recently (in glacial terms) that trees have not yet had a chance to take root. The color palette is restful, cool, and majestic. There is no sound.

As the cliffs heighten and steepen, rivulets, then falls of glacial water flow down narrow gullies, weaving in and out of the surrounding trees and occasional banks of wispy fog in what looks from afar like fits and starts. The mountain tops graze the sky, the tallest of them craggy escarpments high enough to have stood above the smoothing tide of ice. Some of the mountains seem to have holes in their tops, like irregular suitcase handles, but that's an optical illusion created by patches of snow the exact silver-gray color of the sky. On closer examination, the snow is denser and more opaque than the sky, but neither it nor the clouds seem moist or even misty. The mountains have a rolling, mound-y quality, despite the occasional steep vertical drop from a peak straight down to the sea. No shorelines here; just a narrow vertical strip of granite between the bottom rank of tree trunks and the water. As we sail away, the mountains behind us assume the shapes of giant sleeping animals, their paws resting on the soft surface of the sea.

Friday, July 20, 2007

Cruising to Alaska

Day 2 of a luxury cruise from Vancouver to Anchorage via Alaska's Inside Passage. The scenery is starting to be amazing. The color palette is so different here than in Las Vegas. It's all silvers, grays, whites and greens. The sky is wintry even though it's July. The evergreens that blanket the land whenever we see land are tall and ramrod straight, packed into ranks, but also frilly, like uniformed rows of soldiers with profusions of monochromatic medals dangling from their shoulders and chests.

There's something very romantic and frontier-like about the Inside Passage. The scale is enormous and it's all about nature; at sea, nothing (but us) indicates human habitation or endeavor. It's hard not to feel like explorers arriving for the first time. Of course, they didn't arrive on 12-story cruise ships complete with four on-board restaurants nor were they met the moment they stepped ashore in what is now Ketchikan by Visitor Information Centers or fish & chip vendors. Still, Alaska has a pristine quality that even touristy curio shops and jewelry stores can't diffuse. Nature seems paramount: bright, blue-gray skies; ascending tiers of evergreens rising up to mountain peaks, treetops shrouded in what looks like steam, but is actually the trailing fingers of piles of silver-gray clouds; wooden structures so weatherbeaten that they seem not manmade, but like indigenous, and very small, parts of the landscape. And water everywhere, looking even in the peaceful harbors more like the intimidating Atlantic than the laid-back Pacific of further south.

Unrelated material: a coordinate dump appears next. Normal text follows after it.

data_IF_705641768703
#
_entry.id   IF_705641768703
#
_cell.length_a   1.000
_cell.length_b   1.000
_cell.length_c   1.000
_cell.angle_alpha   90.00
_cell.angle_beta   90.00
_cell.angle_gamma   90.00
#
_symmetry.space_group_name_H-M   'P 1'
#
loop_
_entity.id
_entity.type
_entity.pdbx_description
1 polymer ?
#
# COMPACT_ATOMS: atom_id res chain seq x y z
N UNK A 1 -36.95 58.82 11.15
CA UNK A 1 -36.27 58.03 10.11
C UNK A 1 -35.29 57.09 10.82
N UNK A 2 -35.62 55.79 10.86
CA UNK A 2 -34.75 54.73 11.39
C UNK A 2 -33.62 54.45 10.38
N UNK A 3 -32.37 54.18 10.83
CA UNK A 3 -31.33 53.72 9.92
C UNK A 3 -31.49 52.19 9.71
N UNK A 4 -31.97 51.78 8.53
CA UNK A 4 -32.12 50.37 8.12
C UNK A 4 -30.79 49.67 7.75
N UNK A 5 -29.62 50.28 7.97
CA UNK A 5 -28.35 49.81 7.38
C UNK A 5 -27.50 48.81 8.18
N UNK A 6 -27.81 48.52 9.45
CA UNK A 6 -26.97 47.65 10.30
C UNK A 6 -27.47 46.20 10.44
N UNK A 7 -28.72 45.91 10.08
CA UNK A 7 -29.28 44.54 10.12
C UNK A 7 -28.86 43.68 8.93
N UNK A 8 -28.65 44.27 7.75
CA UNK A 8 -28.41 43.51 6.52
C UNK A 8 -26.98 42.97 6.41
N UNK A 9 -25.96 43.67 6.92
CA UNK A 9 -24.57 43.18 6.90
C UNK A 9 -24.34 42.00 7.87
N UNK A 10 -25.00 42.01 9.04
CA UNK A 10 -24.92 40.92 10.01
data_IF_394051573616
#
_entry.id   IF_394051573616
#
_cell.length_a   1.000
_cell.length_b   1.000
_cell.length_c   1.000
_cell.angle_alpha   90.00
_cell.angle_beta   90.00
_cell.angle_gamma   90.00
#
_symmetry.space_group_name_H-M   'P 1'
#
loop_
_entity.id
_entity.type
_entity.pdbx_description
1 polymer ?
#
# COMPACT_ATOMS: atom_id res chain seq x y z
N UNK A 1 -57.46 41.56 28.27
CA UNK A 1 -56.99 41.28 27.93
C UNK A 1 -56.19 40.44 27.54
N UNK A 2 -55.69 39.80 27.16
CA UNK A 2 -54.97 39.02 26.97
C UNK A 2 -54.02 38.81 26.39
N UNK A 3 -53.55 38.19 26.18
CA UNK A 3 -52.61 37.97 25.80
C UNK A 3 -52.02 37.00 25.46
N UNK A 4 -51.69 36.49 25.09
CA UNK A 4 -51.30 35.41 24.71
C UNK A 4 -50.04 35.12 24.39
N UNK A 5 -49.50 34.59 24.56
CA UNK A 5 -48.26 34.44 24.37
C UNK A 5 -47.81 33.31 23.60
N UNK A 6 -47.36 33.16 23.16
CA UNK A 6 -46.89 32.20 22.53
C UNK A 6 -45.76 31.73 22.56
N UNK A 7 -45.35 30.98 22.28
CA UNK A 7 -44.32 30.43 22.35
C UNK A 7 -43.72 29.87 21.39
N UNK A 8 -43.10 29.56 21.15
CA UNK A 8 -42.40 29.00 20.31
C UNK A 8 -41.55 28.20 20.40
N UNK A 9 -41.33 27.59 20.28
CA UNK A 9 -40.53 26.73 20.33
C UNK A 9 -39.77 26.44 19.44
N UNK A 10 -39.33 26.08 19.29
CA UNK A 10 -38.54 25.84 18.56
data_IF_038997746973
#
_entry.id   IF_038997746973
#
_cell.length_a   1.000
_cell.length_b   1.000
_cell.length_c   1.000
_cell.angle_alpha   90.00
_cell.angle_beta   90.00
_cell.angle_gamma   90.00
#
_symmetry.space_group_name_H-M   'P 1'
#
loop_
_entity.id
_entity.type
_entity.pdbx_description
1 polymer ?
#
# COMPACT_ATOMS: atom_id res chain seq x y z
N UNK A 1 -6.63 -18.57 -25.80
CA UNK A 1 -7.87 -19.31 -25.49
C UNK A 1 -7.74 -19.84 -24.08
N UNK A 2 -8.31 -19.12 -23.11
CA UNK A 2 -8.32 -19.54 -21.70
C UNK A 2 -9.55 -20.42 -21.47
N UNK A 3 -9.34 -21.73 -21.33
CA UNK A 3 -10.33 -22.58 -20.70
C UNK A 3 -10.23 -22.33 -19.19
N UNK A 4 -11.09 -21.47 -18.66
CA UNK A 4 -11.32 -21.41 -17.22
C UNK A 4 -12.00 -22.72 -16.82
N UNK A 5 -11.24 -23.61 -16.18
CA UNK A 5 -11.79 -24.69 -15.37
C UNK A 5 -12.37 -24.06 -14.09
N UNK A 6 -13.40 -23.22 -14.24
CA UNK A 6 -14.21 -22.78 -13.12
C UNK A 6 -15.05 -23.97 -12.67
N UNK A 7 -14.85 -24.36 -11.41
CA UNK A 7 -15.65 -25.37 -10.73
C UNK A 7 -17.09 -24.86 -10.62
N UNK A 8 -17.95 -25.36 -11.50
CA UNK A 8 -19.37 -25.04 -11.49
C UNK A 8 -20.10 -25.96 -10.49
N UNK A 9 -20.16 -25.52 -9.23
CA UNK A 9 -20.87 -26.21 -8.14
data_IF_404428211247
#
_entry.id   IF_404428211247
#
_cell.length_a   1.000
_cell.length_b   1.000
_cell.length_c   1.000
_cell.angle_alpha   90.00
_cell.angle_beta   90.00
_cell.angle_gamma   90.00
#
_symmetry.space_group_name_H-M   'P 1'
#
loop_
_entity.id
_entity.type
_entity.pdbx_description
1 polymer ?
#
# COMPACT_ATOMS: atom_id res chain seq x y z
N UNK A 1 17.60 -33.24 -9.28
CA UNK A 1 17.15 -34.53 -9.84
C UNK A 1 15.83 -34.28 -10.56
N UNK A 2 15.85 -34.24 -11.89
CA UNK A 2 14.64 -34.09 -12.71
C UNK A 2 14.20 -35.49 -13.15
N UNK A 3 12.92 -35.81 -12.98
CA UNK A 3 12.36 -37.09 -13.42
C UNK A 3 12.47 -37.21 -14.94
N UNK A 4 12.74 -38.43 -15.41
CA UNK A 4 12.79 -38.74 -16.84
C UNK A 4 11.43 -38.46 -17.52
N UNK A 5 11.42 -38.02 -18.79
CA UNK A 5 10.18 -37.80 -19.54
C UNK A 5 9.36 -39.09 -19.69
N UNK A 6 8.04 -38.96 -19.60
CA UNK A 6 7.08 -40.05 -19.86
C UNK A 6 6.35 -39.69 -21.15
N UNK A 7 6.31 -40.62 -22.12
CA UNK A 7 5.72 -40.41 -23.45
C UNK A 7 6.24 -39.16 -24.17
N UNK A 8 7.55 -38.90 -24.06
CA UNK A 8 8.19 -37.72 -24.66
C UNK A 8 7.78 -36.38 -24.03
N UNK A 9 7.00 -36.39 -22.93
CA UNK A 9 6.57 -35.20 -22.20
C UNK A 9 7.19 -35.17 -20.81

Yesterday, while we were at sea, no land in sight, the sun came out for a couple hours. We sat on our balcony at the rear of the ship (or, more nautically, aft) and watched the sun glint off the waves created by the ship's wake. Suddenly, we saw a whale playing in the wake! This was a sight so remarkable that even though it was plainly visible to our naked eyes, we raced for our binoculars to make sure. Yup, a whale, cavorting like a happy puppy with the added extra feature of a blowhole from which it could occasionally and apparently ecstatically spout plumes of vapor. Welcome to Alaska.

Thursday, July 12, 2007

Homer and Me

I think Homer Simpson once said something like "Oh, a joke. I get jokes." I felt just like him as I listened to a flight attendant crack wise on my flight from Chicago to Las Vegas. I know you're supposed to just go with jokes and not deconstruct or over-analyze them, but this jokester offered two quips that struck me as totally weird and not funny at all, despite the appreciative chuckles they prompted on my crowded plane.

First, during that part of the safety info where they tell you you can't smoke in the "lavatory," our comedian informed us that if we broke this rule, we would be subject to a fine in the amount of "one or two thousand dollars, and if you had that kind of money, you'd be flying United." Huh? I get the implied jab at United for being more expensive, but the implication that no one who could afford a pricier alternative would ever fly Southwest is a bizarre and inapt admission against interest.

Then, when we landed she announced, "We would like to welcome you to Hawaii. [Pause for dramatic effect.] But since we can't do that, we'll welcome you to Las Vegas instead." This one might have been funny in a rueful sort of way, I suppose, if the options were Hawaii and Baghdad. But with Hawaii and Las Vegas, it just seemed peculiar.